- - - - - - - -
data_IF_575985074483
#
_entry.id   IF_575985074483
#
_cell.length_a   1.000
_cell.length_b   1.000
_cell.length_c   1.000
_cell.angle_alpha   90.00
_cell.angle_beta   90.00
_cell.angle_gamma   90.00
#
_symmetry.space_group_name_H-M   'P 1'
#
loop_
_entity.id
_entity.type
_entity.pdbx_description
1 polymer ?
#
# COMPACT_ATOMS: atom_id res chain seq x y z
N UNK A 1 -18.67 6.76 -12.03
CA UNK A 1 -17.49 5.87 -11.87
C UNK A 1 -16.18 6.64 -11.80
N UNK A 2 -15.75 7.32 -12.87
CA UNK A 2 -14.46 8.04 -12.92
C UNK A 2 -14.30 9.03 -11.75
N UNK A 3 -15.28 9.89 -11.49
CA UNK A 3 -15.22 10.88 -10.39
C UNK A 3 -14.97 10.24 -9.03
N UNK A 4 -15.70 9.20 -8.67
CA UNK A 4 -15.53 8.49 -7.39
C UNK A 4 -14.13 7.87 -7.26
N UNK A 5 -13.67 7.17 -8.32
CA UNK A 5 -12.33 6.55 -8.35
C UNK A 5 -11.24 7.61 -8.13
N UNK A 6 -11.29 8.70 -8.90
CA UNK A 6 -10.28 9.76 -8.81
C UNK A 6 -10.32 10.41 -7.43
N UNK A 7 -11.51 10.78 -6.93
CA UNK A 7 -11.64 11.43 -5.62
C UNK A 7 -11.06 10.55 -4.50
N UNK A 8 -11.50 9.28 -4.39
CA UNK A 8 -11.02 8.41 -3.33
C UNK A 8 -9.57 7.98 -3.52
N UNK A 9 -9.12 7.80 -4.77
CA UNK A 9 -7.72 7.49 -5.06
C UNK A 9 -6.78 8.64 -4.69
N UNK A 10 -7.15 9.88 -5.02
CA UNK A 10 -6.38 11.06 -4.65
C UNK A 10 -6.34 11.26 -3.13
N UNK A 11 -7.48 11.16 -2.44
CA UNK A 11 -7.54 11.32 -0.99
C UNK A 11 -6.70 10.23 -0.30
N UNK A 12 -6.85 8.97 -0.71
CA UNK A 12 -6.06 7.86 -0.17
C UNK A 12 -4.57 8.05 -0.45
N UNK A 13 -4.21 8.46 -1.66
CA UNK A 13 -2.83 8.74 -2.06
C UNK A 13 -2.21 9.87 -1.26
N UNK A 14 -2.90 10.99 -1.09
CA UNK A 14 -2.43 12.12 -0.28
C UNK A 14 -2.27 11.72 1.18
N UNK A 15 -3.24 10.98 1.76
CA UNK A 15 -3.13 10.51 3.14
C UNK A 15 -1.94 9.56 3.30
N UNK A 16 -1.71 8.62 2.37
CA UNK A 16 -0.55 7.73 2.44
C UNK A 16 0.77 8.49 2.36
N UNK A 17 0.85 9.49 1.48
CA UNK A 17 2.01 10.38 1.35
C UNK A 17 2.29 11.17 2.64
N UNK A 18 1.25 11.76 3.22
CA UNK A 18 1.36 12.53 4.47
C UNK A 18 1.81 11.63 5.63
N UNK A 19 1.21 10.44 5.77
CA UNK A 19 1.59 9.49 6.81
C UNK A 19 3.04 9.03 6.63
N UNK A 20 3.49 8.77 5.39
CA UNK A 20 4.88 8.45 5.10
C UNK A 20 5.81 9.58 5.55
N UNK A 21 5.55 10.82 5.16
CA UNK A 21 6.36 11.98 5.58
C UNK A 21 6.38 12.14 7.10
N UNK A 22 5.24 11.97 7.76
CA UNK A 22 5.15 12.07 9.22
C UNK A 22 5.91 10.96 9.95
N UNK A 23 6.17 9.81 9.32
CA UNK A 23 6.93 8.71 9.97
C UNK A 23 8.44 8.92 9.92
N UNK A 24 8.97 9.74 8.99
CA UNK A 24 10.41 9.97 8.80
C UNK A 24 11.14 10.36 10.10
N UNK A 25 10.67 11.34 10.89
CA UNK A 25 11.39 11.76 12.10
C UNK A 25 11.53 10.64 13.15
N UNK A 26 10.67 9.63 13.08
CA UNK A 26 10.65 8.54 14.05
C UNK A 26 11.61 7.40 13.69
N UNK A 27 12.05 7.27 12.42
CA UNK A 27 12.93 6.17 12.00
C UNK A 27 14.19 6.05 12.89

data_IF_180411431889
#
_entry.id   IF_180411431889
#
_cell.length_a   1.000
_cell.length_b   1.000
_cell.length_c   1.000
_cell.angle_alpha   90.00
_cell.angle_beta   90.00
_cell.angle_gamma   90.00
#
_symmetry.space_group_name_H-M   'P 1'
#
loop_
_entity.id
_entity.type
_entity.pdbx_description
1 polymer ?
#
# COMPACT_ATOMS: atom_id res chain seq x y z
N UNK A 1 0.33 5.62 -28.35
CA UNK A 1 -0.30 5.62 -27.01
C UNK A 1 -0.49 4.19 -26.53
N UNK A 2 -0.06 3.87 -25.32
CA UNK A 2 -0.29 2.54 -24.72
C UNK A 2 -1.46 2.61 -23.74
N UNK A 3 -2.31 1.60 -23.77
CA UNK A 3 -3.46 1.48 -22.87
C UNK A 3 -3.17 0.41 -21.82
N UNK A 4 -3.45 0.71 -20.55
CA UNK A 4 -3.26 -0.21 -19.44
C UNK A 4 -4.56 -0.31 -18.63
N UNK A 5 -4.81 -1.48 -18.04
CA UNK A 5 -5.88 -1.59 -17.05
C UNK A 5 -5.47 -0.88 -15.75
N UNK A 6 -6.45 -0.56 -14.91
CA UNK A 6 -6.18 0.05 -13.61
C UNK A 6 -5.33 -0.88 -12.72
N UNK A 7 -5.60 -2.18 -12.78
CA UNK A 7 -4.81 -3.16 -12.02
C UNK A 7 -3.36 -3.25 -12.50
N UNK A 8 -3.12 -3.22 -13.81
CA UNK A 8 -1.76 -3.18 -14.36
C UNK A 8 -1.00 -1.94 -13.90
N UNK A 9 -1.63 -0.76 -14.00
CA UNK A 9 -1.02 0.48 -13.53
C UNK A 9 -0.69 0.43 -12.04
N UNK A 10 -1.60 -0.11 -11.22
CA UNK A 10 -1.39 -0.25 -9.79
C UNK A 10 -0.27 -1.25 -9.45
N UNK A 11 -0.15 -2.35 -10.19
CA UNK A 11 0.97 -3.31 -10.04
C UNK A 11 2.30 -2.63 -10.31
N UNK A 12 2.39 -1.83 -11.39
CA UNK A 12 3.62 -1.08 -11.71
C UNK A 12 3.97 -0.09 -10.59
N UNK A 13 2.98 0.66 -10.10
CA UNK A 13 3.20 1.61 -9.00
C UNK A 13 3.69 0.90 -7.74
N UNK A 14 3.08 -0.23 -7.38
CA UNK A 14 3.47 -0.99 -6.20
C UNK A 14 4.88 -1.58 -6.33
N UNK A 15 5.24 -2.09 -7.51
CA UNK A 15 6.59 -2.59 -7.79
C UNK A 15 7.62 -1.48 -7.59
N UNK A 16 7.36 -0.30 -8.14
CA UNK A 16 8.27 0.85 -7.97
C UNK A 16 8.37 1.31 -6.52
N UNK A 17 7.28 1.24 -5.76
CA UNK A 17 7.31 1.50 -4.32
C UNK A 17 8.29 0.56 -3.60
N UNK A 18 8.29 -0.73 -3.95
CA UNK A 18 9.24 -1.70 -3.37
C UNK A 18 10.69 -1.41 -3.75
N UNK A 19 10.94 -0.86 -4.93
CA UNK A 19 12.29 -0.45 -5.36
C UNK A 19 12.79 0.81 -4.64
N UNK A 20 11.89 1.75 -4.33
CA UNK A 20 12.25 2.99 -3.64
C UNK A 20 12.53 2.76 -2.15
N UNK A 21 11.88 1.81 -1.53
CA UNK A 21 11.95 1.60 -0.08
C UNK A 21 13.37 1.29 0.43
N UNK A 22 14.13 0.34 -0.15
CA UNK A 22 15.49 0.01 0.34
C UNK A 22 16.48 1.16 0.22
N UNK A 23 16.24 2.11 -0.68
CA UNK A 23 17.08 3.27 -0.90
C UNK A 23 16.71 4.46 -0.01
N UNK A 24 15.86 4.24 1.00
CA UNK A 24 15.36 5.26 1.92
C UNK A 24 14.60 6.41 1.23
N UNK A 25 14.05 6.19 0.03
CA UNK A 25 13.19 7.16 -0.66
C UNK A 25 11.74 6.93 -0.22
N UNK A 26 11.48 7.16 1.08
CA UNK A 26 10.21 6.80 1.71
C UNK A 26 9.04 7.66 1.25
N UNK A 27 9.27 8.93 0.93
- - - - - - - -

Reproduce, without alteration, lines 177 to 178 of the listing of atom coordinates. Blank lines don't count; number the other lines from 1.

CA UNK A 19 12.29 -0.45 -5.36
C UNK A 19 12.79 0.81 -4.64